Symptoms and Signs in the Chronic Phase
The majority of torture victims submitted to falanga complain of pain and impaired walking. The cardinal symptom is pain in the feet and calves, and two types of pain are usually present:
- A deep, dull cramping pain in the feet, which intensifies with weight bearing and muscle activity spreading up the lower legs
- A superficial burning, stinging pain in the soles, often accompanied by sensory disturbances and frequently also a tendency for the feet to alternate between being hot and cold, suggestive of autonomic instability
Because of the pain, walking is impaired in most falanga victims. Walking speed and walking distance are reduced. Typically, the torture victim is only able to walk a limited distance, during which the pain will increase and make continued muscle activity impossible. At rest, the pain subsides and the victim can resume walking.
Theories Explaining the Persistent Pain and Foot Dysfunction After Falanga
The aetiology and pathogenesis of the persistent pain and disability after falanga is not fully understood. Several theories have been put forward, and most likely a combination of trauma mechanisms are responsible.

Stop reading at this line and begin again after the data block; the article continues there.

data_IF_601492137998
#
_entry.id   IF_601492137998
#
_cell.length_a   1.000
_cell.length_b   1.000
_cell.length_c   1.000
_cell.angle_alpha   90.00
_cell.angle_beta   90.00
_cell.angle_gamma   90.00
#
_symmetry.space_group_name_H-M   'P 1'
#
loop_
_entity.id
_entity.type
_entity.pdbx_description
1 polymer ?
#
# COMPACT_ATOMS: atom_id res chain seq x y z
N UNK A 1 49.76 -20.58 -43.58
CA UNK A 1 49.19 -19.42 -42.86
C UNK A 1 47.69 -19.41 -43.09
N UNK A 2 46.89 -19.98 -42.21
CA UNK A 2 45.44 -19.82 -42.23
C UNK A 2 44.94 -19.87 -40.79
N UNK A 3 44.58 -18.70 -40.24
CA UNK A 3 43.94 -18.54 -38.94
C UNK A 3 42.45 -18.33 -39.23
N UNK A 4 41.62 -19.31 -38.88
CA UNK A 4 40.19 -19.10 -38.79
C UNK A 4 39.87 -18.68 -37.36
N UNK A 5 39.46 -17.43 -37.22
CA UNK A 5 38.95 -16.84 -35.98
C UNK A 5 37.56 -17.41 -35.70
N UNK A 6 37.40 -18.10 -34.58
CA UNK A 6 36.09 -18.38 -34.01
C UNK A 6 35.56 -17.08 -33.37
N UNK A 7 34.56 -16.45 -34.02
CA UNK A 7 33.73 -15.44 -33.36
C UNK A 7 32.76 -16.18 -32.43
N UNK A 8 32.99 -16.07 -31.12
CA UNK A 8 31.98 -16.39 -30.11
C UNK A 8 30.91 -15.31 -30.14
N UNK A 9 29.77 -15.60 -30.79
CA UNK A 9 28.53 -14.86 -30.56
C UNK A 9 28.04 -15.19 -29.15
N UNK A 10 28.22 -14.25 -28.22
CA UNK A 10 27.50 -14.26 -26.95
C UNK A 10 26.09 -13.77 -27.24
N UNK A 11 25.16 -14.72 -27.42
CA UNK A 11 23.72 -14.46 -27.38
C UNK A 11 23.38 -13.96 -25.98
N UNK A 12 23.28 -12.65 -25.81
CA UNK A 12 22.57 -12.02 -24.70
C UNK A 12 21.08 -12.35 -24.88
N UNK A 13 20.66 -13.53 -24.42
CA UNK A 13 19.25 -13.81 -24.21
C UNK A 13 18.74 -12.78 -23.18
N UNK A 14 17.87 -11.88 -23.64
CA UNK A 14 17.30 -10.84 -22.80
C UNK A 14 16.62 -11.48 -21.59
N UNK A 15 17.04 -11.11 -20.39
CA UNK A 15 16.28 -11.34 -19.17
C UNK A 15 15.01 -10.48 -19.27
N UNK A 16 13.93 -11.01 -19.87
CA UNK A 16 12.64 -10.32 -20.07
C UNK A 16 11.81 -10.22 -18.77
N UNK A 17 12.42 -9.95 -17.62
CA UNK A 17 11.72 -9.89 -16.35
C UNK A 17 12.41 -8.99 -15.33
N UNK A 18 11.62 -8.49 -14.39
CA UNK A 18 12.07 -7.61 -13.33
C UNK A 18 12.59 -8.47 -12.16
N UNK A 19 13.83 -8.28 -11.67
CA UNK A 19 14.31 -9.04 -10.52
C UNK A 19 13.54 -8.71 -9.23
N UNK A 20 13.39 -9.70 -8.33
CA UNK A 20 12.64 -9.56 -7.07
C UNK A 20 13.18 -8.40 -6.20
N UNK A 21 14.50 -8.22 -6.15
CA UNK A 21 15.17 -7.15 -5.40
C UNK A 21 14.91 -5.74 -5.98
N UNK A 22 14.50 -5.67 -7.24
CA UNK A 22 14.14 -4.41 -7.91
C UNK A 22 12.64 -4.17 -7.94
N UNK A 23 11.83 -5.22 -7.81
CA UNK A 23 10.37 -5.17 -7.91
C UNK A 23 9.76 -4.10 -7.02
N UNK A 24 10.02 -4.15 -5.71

Reduced Shock Absorbency in the Heel Pads
The footpads are situated under the weight-bearing bony structures, at which in particular the heel pads act as the first in a series of shock absorbers. The heel pad is normally a firm elastic structure covering the calcaneus. It has a complex internal architecture consisting of closely packed fat cells surrounded by septa of connective tissue, which also contain the nerve and vessel supply to the tissues. Because of its structure, the heel pad is under constant hydraulic pressure and maintains its shape during weight load in the standing position.
After falanga, the heel pad may appear flat and wide, with displacement of the tissues laterally during weight loading. This is observed at inspection from behind, with the torture victim in the standing position. At palpation, the elasticity in the heel pad is reduced and the underlying bony structures are easily felt through the tissues. The pathophysiology of the reduced elasticity in the heel pad is thought to be tearing of the connective tissue septa, leading to deprivation of blood supply and secondary atrophy of fat cells with loss of the shock absorbing ability.